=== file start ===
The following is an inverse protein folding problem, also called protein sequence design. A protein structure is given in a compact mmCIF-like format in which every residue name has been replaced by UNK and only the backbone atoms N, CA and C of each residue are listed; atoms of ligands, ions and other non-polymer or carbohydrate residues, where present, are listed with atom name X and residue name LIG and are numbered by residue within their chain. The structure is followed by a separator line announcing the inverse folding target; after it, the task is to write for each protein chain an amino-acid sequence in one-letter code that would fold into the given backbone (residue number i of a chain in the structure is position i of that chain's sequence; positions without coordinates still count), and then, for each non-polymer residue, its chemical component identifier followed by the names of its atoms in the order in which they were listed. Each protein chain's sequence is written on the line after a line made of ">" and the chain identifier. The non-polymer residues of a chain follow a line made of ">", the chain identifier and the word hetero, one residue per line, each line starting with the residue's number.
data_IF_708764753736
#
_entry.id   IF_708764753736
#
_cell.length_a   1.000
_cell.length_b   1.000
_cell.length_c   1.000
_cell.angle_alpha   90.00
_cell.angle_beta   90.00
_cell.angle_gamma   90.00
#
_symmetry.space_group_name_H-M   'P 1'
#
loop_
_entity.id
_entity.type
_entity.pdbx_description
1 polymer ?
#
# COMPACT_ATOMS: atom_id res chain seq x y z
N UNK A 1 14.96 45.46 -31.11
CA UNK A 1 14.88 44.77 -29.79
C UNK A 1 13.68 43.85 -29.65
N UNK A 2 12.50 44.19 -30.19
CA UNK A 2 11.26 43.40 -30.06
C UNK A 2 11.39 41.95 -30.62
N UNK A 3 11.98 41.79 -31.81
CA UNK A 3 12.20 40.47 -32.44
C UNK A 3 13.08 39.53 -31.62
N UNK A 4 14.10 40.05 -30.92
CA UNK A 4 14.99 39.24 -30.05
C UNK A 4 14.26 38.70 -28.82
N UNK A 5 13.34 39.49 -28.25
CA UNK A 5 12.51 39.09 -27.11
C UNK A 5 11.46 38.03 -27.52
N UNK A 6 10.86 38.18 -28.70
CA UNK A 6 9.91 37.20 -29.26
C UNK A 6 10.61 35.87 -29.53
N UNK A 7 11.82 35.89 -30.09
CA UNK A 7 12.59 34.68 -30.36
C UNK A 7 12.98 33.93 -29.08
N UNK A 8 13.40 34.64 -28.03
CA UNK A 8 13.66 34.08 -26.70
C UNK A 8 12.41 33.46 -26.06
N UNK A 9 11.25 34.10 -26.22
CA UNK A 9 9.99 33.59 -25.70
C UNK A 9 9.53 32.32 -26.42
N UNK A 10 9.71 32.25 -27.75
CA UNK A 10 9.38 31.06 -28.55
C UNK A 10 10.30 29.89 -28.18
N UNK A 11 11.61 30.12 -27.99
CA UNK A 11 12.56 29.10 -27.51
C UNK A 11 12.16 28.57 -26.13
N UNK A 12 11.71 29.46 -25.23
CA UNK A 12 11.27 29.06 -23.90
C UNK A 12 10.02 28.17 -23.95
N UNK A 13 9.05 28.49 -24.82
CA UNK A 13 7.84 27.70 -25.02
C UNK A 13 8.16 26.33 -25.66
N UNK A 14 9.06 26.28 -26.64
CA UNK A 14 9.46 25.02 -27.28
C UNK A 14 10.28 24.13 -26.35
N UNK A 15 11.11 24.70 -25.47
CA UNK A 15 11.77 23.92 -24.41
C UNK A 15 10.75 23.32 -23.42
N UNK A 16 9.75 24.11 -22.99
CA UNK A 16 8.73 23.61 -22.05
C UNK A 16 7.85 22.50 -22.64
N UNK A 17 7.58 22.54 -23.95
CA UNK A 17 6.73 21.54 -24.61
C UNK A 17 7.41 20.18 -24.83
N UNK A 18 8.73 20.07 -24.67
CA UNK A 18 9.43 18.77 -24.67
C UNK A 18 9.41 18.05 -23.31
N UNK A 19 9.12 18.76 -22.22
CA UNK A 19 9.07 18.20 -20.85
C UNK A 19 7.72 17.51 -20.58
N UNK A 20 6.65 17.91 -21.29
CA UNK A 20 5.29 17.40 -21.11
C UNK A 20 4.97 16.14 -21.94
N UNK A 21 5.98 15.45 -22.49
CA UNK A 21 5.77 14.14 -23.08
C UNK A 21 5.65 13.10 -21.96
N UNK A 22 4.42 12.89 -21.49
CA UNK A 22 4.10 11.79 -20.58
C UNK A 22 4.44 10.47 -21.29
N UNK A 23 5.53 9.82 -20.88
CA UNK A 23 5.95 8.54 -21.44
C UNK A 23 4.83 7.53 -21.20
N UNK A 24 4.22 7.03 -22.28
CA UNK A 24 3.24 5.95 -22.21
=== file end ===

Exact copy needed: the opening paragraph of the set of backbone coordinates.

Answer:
The following is an inverse protein folding problem, also called protein sequence design. A protein structure is given in a compact mmCIF-like format in which every residue name has been replaced by UNK and only the backbone atoms N, CA and C of each residue are listed; atoms of ligands, ions and other non-polymer or carbohydrate residues, where present, are listed with atom name X and residue name LIG and are numbered by residue within their chain. The structure is followed by a separator line announcing the inverse folding target; after it, the task is to write for each protein chain an amino-acid sequence in one-letter code that would fold into the given backbone (residue number i of a chain in the structure is position i of that chain's sequence; positions without coordinates still count), and then, for each non-polymer residue, its chemical component identifier followed by the names of its atoms in the order in which they were listed. Each protein chain's sequence is written on the line after a line made of ">" and the chain identifier. The non-polymer residues of a chain follow a line made of ">", the chain identifier and the word hetero, one residue per line, each line starting with the residue's number.